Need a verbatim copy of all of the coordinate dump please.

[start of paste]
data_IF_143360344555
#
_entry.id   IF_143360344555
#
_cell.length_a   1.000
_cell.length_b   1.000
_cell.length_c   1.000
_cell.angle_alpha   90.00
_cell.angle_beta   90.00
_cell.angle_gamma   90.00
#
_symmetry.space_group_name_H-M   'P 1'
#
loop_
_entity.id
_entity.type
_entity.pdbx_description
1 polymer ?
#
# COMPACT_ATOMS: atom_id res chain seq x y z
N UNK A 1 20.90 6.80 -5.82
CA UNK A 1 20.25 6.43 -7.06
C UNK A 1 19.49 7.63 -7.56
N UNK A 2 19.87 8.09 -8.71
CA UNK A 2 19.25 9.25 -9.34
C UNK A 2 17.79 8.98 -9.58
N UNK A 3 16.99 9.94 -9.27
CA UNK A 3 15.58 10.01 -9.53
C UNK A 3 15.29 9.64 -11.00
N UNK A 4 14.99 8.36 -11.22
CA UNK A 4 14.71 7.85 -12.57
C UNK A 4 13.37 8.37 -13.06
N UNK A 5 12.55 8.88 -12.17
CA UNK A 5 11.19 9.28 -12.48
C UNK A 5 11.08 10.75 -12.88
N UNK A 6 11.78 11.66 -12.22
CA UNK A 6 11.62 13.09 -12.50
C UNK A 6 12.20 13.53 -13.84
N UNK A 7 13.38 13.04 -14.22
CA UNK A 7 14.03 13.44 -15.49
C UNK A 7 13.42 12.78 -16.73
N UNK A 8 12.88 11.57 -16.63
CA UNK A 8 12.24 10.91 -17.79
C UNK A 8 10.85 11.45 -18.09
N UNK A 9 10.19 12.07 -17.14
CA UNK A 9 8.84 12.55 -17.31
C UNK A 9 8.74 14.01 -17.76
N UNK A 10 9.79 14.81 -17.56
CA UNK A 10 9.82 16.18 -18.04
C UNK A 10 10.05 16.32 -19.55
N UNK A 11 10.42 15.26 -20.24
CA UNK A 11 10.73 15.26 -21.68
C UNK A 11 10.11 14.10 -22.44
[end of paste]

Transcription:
data_IF_143360344555
#
_entry.id   IF_143360344555
#
_cell.length_a   1.000
_cell.length_b   1.000
_cell.length_c   1.000
_cell.angle_alpha   90.00
_cell.angle_beta   90.00
_cell.angle_gamma   90.00
#
_symmetry.space_group_name_H-M   'P 1'
#
loop_
_entity.id
_entity.type
_entity.pdbx_description
1 polymer ?
#
# COMPACT_ATOMS: atom_id res chain seq x y z
N UNK A 1 20.90 6.80 -5.82
CA UNK A 1 20.25 6.43 -7.06
C UNK A 1 19.49 7.63 -7.56
N UNK A 2 19.87 8.09 -8.71
CA UNK A 2 19.25 9.25 -9.34
C UNK A 2 17.79 8.98 -9.58
N UNK A 3 16.99 9.94 -9.27
CA UNK A 3 15.58 10.01 -9.53
C UNK A 3 15.29 9.64 -11.00
N UNK A 4 14.99 8.36 -11.22
CA UNK A 4 14.71 7.85 -12.57
C UNK A 4 13.37 8.37 -13.06
N UNK A 5 12.55 8.88 -12.17
CA UNK A 5 11.19 9.28 -12.48
C UNK A 5 11.08 10.75 -12.88
N UNK A 6 11.78 11.66 -12.22
CA UNK A 6 11.62 13.09 -12.50
C UNK A 6 12.20 13.53 -13.84
N UNK A 7 13.38 13.04 -14.22
CA UNK A 7 14.03 13.44 -15.49
C UNK A 7 13.42 12.78 -16.73
N UNK A 8 12.88 11.57 -16.63
CA UNK A 8 12.24 10.91 -17.79
C UNK A 8 10.85 11.45 -18.09
N UNK A 9 10.19 12.07 -17.14
CA UNK A 9 8.84 12.55 -17.31
C UNK A 9 8.74 14.01 -17.76
N UNK A 10 9.79 14.81 -17.56
CA UNK A 10 9.82 16.18 -18.04
C UNK A 10 10.05 16.32 -19.55
N UNK A 11 10.42 15.26 -20.24
CA UNK A 11 10.73 15.26 -21.68
C UNK A 11 10.11 14.10 -22.44